DARPA ALD; infrared cameras; total recall.
The University of Colorado at Boulder has developed an atomic layer deposition (ALD) technology that can be performed at room temperatures.
The technology, dubbed electron-enhanced ALD (EE-ALD), has been developed as part of the Local Control of Materials Synthesis (LoCo) program at the U.S. Defense Advanced Research Projects Agency (DARPA).
The LoCo program is developing technologies, such as deposition, that can be done at or near room temperature. The Department of Defense (DoD) is interested in developing technologies using ALD, which deposits materials one layer at a time at high temperatures. But the temperatures employed during the process exceed the limits of many DoD-relevant substrates.
At times, traditional ALD deposits materials at temperatures around 800 degrees Celsius. With EE-ALD, researchers deposited a gallium nitride (GaN) film on a silicon substrate at 27 degrees Celsius or 80 degrees Fahrenheit.
EE-ALD could devise a new class of thin-film microelectronics. Researchers from the University of Colorado have built a custom EE-ALD tool for use in processing 150mm wafers. During the process, researchers were able to control the electron energy during the ALD cycles. This, in turn, enabled them to tune the process to handle material deposition or removal. The removal process is sometimes called atomic layer etch (ALE.)
The group is also exploring other methods to etch specific materials, such as aluminum nitride and hafnium oxide. “Looking forward, the EE-ALD approach could serve not just as a tool for integrating incompatible materials but also more generally to build and etch device architectures at atomic scales, an increasingly important capability as circuit geometries shrink,” said Tyler McQuade, DARPA program manager, on the agency’s Web site.
In a separate move, DARPA has awarded HRL Laboratories funding to develop wafer-scale semiconductors for infrared detectors and sensors. This, in turn, would enable tiny infrared cameras.
HRL, a research venture between Boeing and General Motors, will also develop methodologies to integrate infrared materials with silicon read-out chips.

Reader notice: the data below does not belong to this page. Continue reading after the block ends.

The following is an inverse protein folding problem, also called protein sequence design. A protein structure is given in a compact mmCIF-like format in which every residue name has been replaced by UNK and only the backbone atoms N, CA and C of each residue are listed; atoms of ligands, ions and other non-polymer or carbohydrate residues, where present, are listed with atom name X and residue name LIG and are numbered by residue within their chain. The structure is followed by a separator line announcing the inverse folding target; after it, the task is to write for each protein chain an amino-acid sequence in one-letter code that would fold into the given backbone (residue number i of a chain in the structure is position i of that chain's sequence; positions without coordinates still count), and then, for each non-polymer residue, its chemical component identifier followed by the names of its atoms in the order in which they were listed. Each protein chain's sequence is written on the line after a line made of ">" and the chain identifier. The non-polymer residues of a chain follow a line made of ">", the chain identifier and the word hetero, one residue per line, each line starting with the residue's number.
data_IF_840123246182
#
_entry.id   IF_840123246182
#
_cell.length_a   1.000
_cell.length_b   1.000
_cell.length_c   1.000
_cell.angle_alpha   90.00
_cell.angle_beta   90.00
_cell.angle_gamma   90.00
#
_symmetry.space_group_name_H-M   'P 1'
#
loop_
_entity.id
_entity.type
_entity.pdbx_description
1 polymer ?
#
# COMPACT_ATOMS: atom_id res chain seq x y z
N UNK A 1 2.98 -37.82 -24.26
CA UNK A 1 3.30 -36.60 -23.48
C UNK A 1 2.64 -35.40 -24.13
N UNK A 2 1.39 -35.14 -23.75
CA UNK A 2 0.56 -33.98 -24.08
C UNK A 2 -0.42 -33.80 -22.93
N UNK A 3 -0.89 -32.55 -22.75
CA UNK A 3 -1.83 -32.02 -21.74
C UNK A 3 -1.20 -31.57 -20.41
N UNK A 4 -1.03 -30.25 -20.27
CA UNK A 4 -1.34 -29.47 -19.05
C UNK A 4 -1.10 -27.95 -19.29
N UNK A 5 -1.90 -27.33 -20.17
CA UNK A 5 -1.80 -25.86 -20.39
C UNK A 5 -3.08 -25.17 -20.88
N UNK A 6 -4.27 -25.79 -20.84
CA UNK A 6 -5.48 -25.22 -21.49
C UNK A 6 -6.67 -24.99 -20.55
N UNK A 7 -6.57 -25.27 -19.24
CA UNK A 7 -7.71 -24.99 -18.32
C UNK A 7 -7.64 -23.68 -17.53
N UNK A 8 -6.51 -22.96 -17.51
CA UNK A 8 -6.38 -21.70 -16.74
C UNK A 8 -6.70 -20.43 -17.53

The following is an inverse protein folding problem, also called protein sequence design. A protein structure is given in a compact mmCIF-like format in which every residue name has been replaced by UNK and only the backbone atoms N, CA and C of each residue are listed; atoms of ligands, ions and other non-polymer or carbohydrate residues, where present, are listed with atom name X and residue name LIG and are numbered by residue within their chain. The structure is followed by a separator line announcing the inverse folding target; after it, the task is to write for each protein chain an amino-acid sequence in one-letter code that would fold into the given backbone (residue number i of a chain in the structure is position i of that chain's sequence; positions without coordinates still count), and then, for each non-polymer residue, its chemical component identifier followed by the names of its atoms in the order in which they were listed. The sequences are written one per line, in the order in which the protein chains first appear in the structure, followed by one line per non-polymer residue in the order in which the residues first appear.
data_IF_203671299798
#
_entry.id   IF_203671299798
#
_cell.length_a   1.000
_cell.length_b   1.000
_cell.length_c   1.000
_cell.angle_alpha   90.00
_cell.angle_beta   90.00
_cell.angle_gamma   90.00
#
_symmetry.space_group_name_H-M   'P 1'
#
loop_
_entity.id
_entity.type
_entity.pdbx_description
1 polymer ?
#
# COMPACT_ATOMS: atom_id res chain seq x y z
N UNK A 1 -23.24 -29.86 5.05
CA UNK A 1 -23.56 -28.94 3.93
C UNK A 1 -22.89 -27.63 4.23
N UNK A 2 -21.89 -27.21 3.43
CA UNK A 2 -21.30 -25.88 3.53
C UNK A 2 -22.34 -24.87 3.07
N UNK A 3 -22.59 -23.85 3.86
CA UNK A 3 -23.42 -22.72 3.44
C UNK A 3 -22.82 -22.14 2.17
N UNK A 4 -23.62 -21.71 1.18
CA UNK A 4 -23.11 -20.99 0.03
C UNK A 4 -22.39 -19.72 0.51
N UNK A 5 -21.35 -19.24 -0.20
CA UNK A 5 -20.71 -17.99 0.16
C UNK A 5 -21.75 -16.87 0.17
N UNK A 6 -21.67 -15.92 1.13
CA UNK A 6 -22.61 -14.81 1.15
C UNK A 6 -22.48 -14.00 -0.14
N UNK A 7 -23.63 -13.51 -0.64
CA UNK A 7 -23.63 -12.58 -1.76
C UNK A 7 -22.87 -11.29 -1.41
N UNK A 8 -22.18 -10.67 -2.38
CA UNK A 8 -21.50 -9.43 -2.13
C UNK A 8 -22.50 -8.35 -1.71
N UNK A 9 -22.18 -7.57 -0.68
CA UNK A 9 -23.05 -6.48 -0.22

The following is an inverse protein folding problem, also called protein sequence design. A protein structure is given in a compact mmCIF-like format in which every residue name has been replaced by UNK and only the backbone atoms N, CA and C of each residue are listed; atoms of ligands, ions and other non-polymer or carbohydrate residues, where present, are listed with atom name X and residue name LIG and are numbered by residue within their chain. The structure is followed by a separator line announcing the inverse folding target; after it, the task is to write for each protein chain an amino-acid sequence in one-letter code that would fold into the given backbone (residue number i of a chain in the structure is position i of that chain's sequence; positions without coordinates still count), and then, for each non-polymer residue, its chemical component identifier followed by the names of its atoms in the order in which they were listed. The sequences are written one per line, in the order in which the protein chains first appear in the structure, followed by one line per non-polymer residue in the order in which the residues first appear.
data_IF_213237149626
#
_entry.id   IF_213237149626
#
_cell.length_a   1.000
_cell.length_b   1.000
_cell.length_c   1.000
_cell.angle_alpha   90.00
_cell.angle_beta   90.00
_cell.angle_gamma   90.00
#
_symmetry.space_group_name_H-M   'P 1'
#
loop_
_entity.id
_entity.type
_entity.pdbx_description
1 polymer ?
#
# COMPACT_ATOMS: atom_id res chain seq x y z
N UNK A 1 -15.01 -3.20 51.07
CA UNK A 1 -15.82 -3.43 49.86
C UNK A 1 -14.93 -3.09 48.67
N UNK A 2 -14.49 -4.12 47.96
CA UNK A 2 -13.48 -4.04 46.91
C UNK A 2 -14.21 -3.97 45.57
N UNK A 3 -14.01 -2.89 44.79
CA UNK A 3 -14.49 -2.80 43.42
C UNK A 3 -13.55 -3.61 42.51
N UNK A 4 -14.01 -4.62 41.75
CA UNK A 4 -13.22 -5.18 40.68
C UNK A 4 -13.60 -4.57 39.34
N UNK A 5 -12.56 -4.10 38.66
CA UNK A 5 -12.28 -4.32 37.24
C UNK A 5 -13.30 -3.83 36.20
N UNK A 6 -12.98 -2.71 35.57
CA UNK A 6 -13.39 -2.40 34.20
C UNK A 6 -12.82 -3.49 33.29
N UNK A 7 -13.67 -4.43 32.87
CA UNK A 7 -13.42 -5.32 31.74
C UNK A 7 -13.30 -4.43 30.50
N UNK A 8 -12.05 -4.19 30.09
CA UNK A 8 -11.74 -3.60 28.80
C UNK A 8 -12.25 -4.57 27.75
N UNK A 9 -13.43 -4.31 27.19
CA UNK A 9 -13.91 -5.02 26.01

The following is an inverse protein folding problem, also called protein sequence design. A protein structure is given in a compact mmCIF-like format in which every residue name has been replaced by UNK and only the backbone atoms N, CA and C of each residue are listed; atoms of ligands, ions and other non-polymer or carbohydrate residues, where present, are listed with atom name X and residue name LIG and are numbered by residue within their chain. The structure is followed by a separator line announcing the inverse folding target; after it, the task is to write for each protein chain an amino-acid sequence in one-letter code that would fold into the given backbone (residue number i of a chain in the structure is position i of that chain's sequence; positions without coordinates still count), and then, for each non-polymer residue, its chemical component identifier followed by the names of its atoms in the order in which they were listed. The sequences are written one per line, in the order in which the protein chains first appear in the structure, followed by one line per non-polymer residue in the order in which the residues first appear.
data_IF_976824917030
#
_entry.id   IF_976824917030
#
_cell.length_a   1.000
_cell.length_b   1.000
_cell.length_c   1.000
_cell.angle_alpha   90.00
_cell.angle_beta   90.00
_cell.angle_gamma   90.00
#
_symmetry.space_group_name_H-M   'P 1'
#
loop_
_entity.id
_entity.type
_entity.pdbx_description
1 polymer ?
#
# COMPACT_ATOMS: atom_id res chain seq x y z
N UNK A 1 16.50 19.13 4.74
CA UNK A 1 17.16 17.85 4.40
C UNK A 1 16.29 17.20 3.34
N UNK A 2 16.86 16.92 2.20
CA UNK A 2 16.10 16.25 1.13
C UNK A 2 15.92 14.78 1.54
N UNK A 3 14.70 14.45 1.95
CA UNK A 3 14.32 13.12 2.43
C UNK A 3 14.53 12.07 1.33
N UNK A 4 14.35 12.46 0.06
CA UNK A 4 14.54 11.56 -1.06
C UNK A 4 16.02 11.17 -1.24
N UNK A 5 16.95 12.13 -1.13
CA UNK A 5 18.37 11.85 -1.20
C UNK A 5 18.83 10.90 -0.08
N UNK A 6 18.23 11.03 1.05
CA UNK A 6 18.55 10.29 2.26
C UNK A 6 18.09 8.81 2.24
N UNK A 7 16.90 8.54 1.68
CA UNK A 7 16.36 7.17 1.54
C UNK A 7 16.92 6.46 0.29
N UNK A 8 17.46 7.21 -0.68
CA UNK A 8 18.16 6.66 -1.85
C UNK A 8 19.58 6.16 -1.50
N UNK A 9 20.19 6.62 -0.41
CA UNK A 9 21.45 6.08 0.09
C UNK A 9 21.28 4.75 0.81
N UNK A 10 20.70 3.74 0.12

The project is part of DARPA’s Wafer Scale Infrared Detectors (WIRED) program. Digital cameras in smartphones can be manufactured quickly and inexpensively, but making tiny infrared cameras and sensors is expensive. The WIRED program, according to DARPA, will address the gaps in short wave infrared (SWIR) and mid-wave infrared (MWIR) imaging. This will be done by developing a low-cost detector technology using wafer-scale fabrication techniques.
“Time-consuming, conventional die-level serial processes will be replaced with streamlined wafer-level processes,” said Rajesh Rajavel, a senior scientist at HRL, on the venture’s site.
Earlier this year, DARPA also awarded HRL funding for a two-year project in the RAM Replay program.
This project hopes to develop a next-generation electrode-embedded head cap. The cap will enable learning during sleep, which, in turn, will increase a person’s ability to integrate and recall information.
Researchers will devise a high-definition transcranial current stimulation (HD-tCS) head cap. The technology will supposedly tag specific memories and skills during sleep. The memory tagging and reactivation technique is called STAMP or Spatio-Temporal Amplitude-Modulated Pattern.
The STAMP method will be evaluated as volunteers perform operationally relevant tasks developed by the University of Southern California. Prior to human trials, the project’s research protocol will be approved by two institutional review boards at U.C. Berkeley and University of New Mexico. With partners Neuroelectrics and Soterix Medical, the team will also work to transition the memory-enhancing technology into a commercial product.
“We’ll develop a first-of-its-kind cognitive model of memory replays during sleep/wake stages to predict task performance that can be personalized to control the stimulation intervention for each user,” said Praveen Pilly, project leader and research staff member in HRL’s Center for Neural and Emergent Systems. “Students, employees, and athletes could potentially benefit, as could those with traumatic brain injury who have impaired memory.”